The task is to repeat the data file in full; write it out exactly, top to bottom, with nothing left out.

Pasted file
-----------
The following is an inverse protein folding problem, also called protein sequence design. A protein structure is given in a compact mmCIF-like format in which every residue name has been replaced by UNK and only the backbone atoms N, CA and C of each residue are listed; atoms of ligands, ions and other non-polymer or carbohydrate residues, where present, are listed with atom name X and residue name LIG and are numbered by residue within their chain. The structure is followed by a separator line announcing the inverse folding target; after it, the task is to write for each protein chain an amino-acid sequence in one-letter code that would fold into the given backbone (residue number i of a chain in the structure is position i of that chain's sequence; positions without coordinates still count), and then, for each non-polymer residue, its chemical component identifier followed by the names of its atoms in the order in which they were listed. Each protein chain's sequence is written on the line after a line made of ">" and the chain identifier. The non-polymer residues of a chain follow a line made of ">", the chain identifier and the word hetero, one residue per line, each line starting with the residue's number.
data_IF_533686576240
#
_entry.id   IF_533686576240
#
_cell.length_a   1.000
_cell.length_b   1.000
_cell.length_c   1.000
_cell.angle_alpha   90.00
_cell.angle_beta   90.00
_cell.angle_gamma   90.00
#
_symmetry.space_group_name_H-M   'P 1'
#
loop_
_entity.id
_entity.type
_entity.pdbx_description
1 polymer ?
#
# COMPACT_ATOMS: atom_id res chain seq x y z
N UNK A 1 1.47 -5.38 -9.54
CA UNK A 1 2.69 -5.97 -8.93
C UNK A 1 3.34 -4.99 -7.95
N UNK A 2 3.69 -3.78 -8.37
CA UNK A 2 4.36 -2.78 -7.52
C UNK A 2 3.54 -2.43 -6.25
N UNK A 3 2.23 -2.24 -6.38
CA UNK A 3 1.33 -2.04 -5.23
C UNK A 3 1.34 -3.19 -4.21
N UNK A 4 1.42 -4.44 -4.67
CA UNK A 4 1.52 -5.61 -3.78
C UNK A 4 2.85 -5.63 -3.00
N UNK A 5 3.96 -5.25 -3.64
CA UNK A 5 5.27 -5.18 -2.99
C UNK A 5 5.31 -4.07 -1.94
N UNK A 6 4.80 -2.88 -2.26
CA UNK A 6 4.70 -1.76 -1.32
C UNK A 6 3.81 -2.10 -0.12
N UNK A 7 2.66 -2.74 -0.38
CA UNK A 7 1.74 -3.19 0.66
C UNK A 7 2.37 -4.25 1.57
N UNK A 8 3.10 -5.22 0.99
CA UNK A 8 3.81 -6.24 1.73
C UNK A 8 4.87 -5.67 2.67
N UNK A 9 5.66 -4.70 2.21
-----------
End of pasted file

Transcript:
The following is an inverse protein folding problem, also called protein sequence design. A protein structure is given in a compact mmCIF-like format in which every residue name has been replaced by UNK and only the backbone atoms N, CA and C of each residue are listed; atoms of ligands, ions and other non-polymer or carbohydrate residues, where present, are listed with atom name X and residue name LIG and are numbered by residue within their chain. The structure is followed by a separator line announcing the inverse folding target; after it, the task is to write for each protein chain an amino-acid sequence in one-letter code that would fold into the given backbone (residue number i of a chain in the structure is position i of that chain's sequence; positions without coordinates still count), and then, for each non-polymer residue, its chemical component identifier followed by the names of its atoms in the order in which they were listed. Each protein chain's sequence is written on the line after a line made of ">" and the chain identifier. The non-polymer residues of a chain follow a line made of ">", the chain identifier and the word hetero, one residue per line, each line starting with the residue's number.
data_IF_533686576240
#
_entry.id   IF_533686576240
#
_cell.length_a   1.000
_cell.length_b   1.000
_cell.length_c   1.000
_cell.angle_alpha   90.00
_cell.angle_beta   90.00
_cell.angle_gamma   90.00
#
_symmetry.space_group_name_H-M   'P 1'
#
loop_
_entity.id
_entity.type
_entity.pdbx_description
1 polymer ?
#
# COMPACT_ATOMS: atom_id res chain seq x y z
N UNK A 1 1.47 -5.38 -9.54
CA UNK A 1 2.69 -5.97 -8.93
C UNK A 1 3.34 -4.99 -7.95
N UNK A 2 3.69 -3.78 -8.37
CA UNK A 2 4.36 -2.78 -7.52
C UNK A 2 3.54 -2.43 -6.25
N UNK A 3 2.23 -2.24 -6.38
CA UNK A 3 1.33 -2.04 -5.23
C UNK A 3 1.34 -3.19 -4.21
N UNK A 4 1.42 -4.44 -4.67
CA UNK A 4 1.52 -5.61 -3.78
C UNK A 4 2.85 -5.63 -3.00
N UNK A 5 3.96 -5.25 -3.64
CA UNK A 5 5.27 -5.18 -2.99
C UNK A 5 5.31 -4.07 -1.94
N UNK A 6 4.80 -2.88 -2.26
CA UNK A 6 4.70 -1.76 -1.32
C UNK A 6 3.81 -2.10 -0.12
N UNK A 7 2.66 -2.74 -0.38
CA UNK A 7 1.74 -3.19 0.66
C UNK A 7 2.37 -4.25 1.57
N UNK A 8 3.10 -5.22 0.99
CA UNK A 8 3.81 -6.24 1.73
C UNK A 8 4.87 -5.67 2.67
N UNK A 9 5.66 -4.70 2.21